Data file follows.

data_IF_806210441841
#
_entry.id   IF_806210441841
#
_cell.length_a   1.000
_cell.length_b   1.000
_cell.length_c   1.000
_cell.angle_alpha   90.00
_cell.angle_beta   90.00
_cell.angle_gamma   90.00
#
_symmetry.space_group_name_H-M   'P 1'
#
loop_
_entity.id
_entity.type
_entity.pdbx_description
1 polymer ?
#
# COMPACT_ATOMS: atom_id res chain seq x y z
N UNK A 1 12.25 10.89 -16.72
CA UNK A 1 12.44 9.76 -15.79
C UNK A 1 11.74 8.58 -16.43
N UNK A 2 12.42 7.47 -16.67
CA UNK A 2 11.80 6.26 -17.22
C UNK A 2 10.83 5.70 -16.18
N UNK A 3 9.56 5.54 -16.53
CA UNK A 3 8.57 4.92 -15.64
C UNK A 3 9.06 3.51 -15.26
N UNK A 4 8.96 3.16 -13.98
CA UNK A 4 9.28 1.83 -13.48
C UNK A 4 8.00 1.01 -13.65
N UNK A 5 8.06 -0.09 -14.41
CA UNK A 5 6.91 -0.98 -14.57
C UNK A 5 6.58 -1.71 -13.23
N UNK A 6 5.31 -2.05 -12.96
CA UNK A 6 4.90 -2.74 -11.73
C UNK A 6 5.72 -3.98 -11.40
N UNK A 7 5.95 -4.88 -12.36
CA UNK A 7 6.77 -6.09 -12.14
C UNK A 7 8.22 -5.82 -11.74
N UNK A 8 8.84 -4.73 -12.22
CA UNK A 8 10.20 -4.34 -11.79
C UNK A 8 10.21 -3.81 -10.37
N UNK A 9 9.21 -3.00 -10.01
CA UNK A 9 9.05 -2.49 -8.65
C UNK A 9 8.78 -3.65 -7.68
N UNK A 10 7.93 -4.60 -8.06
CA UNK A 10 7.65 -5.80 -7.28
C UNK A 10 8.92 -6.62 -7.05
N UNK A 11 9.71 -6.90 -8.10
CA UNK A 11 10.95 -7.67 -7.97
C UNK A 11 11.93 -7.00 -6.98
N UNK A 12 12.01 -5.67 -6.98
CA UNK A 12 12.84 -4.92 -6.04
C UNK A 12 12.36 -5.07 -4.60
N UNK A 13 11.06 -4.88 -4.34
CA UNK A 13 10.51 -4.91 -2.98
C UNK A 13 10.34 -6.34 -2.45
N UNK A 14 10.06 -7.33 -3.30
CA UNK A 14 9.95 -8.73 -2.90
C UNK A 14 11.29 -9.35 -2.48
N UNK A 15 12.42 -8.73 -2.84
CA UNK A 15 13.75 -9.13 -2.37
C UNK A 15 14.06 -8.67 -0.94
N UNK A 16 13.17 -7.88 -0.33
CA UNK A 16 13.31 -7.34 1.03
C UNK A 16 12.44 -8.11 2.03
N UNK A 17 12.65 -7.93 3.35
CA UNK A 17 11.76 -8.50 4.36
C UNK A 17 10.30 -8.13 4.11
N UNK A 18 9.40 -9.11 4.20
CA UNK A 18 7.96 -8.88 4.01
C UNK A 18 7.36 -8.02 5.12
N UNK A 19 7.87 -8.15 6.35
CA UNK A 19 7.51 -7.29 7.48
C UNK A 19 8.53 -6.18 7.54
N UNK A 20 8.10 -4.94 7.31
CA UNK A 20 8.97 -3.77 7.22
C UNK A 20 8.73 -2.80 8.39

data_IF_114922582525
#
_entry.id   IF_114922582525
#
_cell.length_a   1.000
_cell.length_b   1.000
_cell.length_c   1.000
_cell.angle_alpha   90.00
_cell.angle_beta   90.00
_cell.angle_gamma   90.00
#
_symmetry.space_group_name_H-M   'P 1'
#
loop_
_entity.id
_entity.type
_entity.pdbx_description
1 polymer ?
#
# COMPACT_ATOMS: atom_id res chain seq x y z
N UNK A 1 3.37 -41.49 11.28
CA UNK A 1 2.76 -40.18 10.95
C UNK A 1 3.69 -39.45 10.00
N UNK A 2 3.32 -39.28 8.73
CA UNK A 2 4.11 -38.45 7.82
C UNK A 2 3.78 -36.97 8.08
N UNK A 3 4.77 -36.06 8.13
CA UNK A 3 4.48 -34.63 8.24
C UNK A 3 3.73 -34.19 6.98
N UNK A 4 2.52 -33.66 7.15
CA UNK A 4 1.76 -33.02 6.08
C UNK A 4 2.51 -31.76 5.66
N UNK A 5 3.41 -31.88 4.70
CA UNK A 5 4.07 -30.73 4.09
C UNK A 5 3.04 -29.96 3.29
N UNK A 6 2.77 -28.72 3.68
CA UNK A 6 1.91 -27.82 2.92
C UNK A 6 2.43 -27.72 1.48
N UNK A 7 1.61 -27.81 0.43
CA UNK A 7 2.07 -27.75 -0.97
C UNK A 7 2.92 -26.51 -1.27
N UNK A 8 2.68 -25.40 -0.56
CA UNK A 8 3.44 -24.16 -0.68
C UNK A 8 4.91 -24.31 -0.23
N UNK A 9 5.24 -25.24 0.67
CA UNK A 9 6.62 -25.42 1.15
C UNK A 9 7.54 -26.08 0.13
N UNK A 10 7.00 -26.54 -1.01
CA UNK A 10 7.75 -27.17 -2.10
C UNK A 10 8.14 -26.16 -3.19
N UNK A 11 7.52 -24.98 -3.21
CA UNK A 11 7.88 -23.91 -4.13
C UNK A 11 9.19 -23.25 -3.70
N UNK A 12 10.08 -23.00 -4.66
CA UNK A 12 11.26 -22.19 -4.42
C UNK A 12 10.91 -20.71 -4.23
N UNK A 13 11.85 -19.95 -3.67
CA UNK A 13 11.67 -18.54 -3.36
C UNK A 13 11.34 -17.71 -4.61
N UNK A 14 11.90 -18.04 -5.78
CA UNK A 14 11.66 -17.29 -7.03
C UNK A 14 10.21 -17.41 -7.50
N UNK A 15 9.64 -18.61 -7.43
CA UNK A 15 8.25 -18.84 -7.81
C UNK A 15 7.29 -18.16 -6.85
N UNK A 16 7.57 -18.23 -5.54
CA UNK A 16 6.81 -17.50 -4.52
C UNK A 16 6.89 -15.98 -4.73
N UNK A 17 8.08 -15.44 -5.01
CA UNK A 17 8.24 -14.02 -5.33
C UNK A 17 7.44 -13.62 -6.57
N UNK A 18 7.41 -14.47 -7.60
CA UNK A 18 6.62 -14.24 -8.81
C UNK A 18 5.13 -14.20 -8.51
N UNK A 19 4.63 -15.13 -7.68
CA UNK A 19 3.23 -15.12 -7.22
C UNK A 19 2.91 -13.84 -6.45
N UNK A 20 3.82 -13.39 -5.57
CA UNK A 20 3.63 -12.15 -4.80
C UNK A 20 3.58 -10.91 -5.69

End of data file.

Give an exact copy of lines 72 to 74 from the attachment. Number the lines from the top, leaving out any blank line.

N UNK A 18 9.40 -9.11 4.20
CA UNK A 18 7.96 -8.88 4.01
C UNK A 18 7.36 -8.02 5.12